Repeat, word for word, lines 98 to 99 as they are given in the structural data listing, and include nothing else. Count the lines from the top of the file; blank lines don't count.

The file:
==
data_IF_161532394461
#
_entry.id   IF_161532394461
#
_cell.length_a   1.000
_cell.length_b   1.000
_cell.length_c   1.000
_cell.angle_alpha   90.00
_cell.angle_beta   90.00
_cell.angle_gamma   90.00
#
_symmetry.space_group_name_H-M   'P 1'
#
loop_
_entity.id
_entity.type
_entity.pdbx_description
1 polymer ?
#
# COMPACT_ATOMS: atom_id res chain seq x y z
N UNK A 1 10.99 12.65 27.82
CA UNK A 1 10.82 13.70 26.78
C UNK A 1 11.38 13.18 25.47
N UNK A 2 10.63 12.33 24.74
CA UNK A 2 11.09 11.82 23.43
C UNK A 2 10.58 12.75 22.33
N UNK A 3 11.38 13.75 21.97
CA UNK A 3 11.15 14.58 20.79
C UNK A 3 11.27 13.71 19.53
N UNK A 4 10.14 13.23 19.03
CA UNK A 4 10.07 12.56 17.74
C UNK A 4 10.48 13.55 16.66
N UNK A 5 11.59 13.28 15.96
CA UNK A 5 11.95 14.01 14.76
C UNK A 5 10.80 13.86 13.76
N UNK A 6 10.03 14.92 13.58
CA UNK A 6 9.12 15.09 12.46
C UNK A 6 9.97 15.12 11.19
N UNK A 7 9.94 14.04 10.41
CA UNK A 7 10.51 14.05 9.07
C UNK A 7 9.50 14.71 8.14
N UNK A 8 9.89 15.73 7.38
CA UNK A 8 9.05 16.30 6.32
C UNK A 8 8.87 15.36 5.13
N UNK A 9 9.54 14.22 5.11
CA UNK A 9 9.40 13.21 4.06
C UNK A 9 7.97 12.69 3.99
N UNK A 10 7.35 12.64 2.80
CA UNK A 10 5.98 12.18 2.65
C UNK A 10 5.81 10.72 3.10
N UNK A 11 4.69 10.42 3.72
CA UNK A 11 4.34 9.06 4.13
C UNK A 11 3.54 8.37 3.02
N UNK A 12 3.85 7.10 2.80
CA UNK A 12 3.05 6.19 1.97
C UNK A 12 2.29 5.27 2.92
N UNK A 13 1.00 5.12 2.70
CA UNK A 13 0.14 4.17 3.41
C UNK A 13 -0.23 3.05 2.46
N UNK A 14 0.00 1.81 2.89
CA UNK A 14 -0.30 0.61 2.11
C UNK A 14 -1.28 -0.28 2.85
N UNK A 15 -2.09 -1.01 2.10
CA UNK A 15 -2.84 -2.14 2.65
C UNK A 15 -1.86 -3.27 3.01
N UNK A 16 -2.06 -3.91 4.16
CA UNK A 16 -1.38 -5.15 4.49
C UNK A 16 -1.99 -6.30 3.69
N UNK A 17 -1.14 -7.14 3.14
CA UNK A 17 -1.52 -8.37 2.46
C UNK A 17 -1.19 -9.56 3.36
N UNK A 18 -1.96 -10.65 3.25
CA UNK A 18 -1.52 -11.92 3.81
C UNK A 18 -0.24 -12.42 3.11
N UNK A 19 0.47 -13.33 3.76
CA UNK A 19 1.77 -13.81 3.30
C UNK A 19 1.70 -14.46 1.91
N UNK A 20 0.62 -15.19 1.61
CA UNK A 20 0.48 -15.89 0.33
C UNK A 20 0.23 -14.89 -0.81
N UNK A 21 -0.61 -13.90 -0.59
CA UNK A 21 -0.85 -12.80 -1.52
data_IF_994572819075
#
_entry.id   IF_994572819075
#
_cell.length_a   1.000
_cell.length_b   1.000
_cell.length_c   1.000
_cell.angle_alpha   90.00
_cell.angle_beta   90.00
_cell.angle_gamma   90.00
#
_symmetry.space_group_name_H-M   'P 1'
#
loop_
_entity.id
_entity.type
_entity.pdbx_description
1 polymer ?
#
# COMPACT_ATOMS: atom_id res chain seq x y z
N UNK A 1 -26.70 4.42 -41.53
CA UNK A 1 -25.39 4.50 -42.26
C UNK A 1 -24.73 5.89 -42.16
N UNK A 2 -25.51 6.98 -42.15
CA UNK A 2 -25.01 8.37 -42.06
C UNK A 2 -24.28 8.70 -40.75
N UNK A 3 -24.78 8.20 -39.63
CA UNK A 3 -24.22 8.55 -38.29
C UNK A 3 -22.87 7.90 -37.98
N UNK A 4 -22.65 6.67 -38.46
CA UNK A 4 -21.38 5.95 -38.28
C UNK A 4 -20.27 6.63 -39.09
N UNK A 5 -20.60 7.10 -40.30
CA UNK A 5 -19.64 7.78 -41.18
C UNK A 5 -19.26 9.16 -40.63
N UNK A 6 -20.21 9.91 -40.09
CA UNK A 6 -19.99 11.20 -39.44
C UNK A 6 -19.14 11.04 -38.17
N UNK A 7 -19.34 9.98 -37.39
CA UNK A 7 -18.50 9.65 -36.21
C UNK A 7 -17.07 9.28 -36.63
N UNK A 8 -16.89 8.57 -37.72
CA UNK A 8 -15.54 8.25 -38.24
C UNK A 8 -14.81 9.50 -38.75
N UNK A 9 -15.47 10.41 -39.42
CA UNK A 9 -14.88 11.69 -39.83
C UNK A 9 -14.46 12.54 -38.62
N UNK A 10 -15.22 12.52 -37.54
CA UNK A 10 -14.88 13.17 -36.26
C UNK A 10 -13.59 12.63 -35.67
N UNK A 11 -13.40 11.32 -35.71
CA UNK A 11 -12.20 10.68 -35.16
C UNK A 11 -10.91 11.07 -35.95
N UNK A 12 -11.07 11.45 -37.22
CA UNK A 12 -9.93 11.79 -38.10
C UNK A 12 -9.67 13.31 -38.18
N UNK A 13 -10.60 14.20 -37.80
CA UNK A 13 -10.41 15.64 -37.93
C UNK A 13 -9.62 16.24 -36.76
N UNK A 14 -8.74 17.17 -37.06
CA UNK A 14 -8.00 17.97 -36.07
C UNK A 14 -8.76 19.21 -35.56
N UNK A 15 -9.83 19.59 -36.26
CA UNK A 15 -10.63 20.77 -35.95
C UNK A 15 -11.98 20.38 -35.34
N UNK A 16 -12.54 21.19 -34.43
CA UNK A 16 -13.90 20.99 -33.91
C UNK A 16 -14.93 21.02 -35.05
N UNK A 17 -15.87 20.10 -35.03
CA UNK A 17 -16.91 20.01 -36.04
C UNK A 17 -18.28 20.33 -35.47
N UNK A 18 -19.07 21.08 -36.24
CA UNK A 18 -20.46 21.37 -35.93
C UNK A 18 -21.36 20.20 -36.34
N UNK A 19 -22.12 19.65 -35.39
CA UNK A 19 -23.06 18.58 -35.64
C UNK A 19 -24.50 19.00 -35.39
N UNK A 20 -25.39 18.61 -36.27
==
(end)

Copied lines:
_entity.type
_entity.pdbx_description